Alongside physical symptoms like hot flushes, irregular periods, aches and pains and sleep disturbances, menopause is known to impair memory and concentration in some women. This can cause mood swings or mental health issues such as anxiety and depression. The impact is such that, if they don’t get support, women can falter in their careers at this point, lacking the confidence to seek promotion or even quitting altogether.

In fact, a 2019 survey conducted by the Chartered Institute for Personnel and Development (CIPD) found that three in five menopausal women were negatively affected at work (CIPD 2019), while research by The Fawcett Society found one in ten women who worked during the menopause have left a job due to their symptoms. (Bazeley, Marren, Shepherd 2022)

Employers can help with interventions ranging from practical adjustments, like providing a fan or a desk by a window, to mental health counselling, to offering flexible working arrangements to allow an employee to manage their health more effectively.

The stigma that still surrounds the menopause is a big part of the problem, and can be tackled with education for all colleagues, and a supportive work culture where open and honest conversations are encouraged. Developing a menopause policy can make a huge difference for colleagues, empowering them to request the accommodations they need.

But, despite menopause ultimately affecting 51% of the population, such a proactive approach is not yet commonplace. Eight out of ten women report that their employer hasn’t shared information, trained staff, or put in place a menopause absence policy. (Bazeley, Marren, Shepherd, 2022)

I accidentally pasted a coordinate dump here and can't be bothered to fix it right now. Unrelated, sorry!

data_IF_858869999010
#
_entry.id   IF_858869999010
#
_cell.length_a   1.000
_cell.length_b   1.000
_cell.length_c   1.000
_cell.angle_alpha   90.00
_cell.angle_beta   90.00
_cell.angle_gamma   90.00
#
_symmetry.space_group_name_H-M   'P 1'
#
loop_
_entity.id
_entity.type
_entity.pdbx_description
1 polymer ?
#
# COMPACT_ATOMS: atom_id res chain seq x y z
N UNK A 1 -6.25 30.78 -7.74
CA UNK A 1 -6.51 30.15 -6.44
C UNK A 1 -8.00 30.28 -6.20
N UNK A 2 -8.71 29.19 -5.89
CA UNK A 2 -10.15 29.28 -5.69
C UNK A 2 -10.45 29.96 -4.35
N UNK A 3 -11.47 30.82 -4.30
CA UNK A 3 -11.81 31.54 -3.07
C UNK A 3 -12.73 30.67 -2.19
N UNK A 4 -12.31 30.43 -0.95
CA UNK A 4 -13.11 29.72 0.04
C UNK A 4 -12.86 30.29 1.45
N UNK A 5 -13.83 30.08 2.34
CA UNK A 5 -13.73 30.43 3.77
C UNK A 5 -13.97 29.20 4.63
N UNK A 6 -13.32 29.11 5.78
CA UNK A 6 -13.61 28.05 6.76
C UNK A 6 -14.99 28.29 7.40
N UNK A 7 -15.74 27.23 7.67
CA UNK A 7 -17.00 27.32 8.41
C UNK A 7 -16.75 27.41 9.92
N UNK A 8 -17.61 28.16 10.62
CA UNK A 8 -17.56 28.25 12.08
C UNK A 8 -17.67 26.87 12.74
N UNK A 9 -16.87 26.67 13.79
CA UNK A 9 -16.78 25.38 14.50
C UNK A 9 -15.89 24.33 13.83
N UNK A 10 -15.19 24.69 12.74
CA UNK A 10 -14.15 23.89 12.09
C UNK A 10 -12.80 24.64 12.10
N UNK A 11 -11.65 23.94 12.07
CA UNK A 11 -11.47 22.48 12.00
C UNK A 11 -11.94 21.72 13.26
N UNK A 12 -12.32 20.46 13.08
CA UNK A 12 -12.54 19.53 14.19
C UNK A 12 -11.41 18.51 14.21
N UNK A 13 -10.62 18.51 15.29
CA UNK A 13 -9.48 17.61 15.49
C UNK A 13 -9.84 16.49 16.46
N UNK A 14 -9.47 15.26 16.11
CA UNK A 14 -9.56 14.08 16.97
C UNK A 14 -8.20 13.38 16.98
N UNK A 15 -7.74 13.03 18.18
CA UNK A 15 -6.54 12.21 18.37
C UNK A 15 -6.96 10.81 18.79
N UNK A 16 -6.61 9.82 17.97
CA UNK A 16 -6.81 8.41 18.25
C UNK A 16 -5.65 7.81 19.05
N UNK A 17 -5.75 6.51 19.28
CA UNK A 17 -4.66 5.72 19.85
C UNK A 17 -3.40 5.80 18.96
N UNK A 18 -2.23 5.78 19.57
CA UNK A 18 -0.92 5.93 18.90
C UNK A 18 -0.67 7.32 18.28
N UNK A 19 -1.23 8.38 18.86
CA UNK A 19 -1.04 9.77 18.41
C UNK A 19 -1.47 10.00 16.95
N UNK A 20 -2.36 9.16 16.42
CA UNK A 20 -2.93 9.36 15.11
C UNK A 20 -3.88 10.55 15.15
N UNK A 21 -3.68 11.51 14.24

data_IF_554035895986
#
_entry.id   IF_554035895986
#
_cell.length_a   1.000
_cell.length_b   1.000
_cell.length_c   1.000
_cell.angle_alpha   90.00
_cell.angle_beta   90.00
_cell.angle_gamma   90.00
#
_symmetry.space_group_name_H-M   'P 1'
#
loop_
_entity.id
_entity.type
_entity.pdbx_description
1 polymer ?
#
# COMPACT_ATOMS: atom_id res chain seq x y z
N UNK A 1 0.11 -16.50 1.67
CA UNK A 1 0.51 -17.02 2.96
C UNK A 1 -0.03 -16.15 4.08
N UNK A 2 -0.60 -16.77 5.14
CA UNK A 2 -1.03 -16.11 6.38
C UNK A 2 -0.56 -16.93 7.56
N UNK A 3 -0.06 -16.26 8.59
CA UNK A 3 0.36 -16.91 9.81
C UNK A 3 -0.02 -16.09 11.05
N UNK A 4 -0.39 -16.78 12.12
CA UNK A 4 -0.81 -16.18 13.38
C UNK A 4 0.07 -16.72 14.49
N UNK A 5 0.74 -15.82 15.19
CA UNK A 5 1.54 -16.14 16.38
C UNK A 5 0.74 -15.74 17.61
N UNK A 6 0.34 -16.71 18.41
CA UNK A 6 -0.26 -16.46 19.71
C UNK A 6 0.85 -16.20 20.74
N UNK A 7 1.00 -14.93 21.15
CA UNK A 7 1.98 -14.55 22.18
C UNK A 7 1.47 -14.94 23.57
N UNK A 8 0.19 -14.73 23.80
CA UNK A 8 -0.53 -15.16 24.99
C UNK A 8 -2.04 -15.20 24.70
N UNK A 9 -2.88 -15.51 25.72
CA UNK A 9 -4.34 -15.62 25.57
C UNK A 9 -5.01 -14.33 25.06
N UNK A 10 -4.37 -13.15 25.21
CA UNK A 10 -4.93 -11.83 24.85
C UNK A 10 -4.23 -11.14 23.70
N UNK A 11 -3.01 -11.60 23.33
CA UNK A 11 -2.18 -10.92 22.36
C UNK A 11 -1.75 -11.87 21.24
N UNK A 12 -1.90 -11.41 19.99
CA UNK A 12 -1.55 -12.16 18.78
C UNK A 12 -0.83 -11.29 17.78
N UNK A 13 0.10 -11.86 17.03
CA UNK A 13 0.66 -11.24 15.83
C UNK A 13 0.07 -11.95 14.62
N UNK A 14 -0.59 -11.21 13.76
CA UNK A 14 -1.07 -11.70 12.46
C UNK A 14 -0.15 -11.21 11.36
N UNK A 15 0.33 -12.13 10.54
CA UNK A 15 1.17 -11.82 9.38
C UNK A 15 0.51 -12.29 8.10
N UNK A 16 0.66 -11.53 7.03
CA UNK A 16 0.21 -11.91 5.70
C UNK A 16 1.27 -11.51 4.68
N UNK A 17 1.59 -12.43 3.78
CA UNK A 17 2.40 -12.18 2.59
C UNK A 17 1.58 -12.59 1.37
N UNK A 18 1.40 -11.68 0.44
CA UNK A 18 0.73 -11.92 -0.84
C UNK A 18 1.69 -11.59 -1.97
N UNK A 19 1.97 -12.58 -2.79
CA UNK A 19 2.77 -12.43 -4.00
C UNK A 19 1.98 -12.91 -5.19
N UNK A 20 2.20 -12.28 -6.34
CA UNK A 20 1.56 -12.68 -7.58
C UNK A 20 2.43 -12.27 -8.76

Workplace Design for a Multigenerational Workforce

A well-designed workplace can help bridge generational divides. Good design is better for everyone so consider the following design principles:

Flexible Workspaces: Provide options for various work styles, including quiet areas for focused tasks and collaborative spaces for teamwork.

Ergonomics: Ergonomic furniture and equipment should be adjustable to cater to the comfort and health of all employees, particularly older workers who may have specific needs.

Technology Accessibility: Ensure that technology is user-friendly and accessible to all. Offer training for employees who may be less tech-savvy.

Inclusive Amenities: Include amenities like quiet spaces and wellbeing areas to cater to the diverse needs of your workforce.

Managing a multigenerational workforce requires understanding, empathy, and adaptability. By continuing to value older workers and addressing their evolving needs with a workplace that caters to all age groups, business leaders can create an inclusive and thriving workplace culture where employees are empowered to succeed at all stages of their working lives.


Boileau, B and Cribb, J. (2022). Is worsening health leading to more older workers quitting work, driving up rates of economic inactivity? [Comment] Institute for Fiscal Studies. Available at: (accessed: 24 September 2023).

CIPD. (2019) Majority of working women experiencing the menopause say it has a negative impact on them at work| London: Chartered Institute of Personnel and Development. Available at (accessed 29 September 2023).

CIPD. (2022) Understanding older workers: analysis and recommendations to support longer and more fulfilling working lives.London: Chartered Institute of Personnel and Development. Available at (accessed 29 September 2023).

ONS. (2018) Living longer: Fitting it all in – working, caring and health in later life. Available at,without%20a%20health%20problem2. (accessed: 25September 2023).

A Bazeley, C Marren, and A Shepherd. (2022) Menopause and the Workplace. Fawcett Society. Available at (accessed 29 September 2023).